Motivations for servitization:the impact of product complexity

Raddats, Chris, Baines, Tim, Burton, Jamie, Story, Vicky Mary and Zolkiewski, Judy (2016). Motivations for servitization:the impact of product complexity. International Journal of Operations and Production Management, 36 (5), pp. 572-591.

Abstract

Purpose – The purpose of this paper is to identify the commonalities and differences in manufacturers’ motivations to servitise. Design/methodology/approach – UK study based on interviews with 40 managers in 25 companies in 12 sectors. Using the concept of product complexity, sectors were grouped using the Complex Products and Systems (CoPS) typology: non-complex products, complex products and systems. Findings – Motivations to servitise were categorised as competitive, demand based (i.e. derived from the customer) or economic. Motivations to servitise vary according to product complexity, although cost savings and improved service quality appear important demand-based motivations for all manufacturers. Non-complex product manufacturers also focus on services to help product differentiation. For CoPS manufacturers, both risk reduction and developing a new revenue stream were important motivations. For uniquely complex product manufacturers, stabilising revenue and increased profitability were strong motivations. For uniquely systems manufacturers, customers sought business transformation, whilst new service business models were also identified. Research limitations/implications – Using the CoPS typology, this study delineates motivations to servitise by sector. The findings show varying motivations to servitise as product complexity increases, although some motivational commonality existed across all groups. Manufacturers may have products of differing complexity within their portfolio. To overcome this limitation the unit of analysis was the strategic business unit. Practical implications – Managers can reflect on and benchmark their motivation for, and opportunities from, servitisation, by considering product complexity. Originality/value – The first study to categorise servitisation motivations by product complexity. Identifying that some customers of systems manufacturers seek business transformation through outsourcing.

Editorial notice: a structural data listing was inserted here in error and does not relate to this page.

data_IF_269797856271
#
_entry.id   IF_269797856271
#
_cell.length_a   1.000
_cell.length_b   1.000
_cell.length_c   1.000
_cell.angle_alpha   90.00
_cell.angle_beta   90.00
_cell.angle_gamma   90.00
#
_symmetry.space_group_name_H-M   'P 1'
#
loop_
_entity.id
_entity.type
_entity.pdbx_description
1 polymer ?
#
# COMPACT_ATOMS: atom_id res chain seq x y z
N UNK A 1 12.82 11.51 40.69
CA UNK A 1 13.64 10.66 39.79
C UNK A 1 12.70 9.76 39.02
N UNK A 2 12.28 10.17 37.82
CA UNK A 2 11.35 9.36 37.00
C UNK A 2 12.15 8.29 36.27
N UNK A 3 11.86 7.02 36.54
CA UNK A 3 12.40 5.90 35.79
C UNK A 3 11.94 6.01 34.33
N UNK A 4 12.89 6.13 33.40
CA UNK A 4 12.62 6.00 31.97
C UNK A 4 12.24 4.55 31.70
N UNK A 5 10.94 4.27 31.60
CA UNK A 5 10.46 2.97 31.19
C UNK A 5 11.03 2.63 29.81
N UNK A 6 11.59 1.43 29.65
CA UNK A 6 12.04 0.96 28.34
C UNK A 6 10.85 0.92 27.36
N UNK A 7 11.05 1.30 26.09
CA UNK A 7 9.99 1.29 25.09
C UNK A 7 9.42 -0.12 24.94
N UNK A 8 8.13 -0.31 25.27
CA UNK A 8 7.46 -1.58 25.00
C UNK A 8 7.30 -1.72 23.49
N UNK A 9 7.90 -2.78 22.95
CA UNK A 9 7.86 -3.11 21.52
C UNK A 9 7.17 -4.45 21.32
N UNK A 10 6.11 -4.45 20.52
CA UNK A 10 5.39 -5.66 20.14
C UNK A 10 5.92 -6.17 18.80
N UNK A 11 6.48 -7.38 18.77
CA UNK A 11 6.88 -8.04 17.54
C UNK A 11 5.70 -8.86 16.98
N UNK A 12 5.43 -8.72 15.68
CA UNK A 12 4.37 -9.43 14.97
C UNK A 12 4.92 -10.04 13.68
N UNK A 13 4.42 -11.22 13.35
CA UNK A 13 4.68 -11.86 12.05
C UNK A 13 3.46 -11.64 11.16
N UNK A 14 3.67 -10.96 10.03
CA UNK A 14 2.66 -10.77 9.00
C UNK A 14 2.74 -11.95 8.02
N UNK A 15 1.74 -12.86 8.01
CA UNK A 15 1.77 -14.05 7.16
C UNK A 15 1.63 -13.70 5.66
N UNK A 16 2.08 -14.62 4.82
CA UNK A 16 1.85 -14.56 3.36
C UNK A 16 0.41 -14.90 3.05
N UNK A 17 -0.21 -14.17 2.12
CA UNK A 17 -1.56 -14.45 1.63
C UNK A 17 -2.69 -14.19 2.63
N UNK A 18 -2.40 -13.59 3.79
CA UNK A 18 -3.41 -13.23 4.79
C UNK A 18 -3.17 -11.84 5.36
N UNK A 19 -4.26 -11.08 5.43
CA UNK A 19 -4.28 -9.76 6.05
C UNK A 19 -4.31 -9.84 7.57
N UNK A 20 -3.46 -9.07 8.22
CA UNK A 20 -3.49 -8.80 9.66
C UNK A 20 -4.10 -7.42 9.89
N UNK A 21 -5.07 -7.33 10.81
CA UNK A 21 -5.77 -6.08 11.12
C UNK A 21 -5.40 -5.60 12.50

Publication DOI: https://doi.org/10.1108/IJOPM-09-2014-0447
Divisions: Aston Business School > Operations & information management
Aston Business School > Operations & information management research group
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Additional Information: -
Uncontrolled Keywords: capabilities,complexity,CoPS,motivation,resources,servitization,Management of Technology and Innovation,Strategy and Management,Decision Sciences(all)
Full Text Link: https://dspace.lboro.ac.uk/dspace-jspui/handle/2134/18679
Related URLs: http://www.scopus.com/inward/record.url?scp=84962833490&partnerID=8YFLogxK (Scopus URL)
http://www.emeraldinsight.com/doi/full/10.1108/IJOPM-09-2014-0447 (Publisher URL)
Published Date: 2016-05
Authors: Raddats, Chris
Baines, Tim
Burton, Jamie
Story, Vicky Mary
Zolkiewski, Judy

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